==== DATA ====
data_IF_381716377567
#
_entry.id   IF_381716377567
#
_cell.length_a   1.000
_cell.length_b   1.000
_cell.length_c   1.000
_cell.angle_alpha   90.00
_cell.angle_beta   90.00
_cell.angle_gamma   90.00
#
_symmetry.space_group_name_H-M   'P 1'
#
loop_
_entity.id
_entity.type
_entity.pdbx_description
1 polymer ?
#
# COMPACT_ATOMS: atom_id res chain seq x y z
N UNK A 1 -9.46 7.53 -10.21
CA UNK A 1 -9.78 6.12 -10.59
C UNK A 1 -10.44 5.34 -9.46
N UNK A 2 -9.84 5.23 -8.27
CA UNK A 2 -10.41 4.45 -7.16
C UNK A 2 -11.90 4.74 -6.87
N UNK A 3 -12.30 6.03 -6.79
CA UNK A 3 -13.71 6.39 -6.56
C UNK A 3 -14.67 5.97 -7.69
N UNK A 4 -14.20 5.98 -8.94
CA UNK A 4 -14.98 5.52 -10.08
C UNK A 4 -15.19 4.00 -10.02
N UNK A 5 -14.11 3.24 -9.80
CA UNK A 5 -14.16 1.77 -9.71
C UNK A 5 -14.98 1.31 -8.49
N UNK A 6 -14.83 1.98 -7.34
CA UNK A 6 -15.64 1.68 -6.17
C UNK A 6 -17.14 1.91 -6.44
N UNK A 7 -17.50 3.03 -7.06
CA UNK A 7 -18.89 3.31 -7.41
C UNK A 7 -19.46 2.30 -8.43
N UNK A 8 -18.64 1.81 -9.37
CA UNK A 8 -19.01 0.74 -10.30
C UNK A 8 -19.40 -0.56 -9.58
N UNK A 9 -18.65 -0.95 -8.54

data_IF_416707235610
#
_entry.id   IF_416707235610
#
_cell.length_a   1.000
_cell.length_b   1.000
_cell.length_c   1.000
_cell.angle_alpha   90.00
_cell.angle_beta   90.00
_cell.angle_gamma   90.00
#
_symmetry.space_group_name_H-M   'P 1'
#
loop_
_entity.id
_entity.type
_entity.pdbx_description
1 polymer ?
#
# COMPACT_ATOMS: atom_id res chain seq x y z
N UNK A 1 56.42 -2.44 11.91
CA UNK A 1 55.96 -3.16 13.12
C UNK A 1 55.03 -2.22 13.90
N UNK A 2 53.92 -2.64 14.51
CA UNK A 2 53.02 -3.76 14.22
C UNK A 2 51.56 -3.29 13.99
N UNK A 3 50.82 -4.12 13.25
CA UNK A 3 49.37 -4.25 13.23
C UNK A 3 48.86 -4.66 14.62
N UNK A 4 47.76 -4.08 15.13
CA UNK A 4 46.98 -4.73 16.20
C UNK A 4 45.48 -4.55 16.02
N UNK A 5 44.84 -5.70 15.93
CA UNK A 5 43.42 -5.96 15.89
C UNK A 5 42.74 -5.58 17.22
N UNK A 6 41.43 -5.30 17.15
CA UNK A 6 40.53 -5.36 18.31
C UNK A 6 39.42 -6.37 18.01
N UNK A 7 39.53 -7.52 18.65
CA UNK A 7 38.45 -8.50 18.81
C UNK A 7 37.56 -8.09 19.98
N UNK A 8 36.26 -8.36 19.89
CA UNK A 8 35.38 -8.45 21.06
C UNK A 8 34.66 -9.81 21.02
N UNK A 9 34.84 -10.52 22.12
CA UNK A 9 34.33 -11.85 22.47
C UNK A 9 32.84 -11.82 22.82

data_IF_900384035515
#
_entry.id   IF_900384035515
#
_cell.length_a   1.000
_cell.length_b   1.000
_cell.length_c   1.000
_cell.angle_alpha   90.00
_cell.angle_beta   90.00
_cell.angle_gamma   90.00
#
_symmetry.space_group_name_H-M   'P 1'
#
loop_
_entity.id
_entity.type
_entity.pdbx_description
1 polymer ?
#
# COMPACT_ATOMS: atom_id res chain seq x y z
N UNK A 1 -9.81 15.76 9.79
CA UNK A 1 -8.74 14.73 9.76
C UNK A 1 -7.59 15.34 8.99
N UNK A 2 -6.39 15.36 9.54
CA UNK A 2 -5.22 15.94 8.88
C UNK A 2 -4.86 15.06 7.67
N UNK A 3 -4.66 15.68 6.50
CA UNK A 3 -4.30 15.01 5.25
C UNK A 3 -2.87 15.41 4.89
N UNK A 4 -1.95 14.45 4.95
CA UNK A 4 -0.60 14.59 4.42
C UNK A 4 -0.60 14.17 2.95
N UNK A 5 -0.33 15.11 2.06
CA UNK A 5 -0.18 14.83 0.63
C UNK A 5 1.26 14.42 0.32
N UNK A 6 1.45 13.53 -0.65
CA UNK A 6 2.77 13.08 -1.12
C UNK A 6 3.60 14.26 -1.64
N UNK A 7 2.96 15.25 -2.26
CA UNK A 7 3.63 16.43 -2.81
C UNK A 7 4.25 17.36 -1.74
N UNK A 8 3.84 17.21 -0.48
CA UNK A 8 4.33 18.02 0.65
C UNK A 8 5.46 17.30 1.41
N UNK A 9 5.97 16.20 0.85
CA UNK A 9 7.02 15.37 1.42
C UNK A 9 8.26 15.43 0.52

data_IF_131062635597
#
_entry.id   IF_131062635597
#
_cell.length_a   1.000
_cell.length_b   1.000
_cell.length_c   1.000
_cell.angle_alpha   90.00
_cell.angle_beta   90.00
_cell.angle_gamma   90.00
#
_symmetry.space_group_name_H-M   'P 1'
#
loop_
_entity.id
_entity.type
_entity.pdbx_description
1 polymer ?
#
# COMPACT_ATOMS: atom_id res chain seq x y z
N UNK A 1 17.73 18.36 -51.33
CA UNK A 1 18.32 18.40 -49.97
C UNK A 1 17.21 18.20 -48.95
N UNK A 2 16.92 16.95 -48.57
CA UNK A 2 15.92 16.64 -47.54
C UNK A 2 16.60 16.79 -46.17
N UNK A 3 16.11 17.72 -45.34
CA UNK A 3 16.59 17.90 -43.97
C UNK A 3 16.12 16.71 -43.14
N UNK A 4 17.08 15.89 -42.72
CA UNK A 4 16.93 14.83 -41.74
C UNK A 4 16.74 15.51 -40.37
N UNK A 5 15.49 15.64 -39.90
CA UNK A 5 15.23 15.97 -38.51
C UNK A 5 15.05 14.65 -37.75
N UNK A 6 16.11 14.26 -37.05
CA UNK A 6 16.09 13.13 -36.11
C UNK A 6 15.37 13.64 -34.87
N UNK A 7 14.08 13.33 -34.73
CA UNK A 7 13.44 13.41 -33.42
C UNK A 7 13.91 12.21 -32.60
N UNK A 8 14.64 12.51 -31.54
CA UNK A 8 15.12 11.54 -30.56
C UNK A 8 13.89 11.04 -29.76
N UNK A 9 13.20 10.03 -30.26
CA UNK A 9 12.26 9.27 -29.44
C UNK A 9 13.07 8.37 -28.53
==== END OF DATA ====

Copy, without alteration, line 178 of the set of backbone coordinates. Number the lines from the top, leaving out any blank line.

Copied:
N UNK A 7 14.08 13.33 -34.73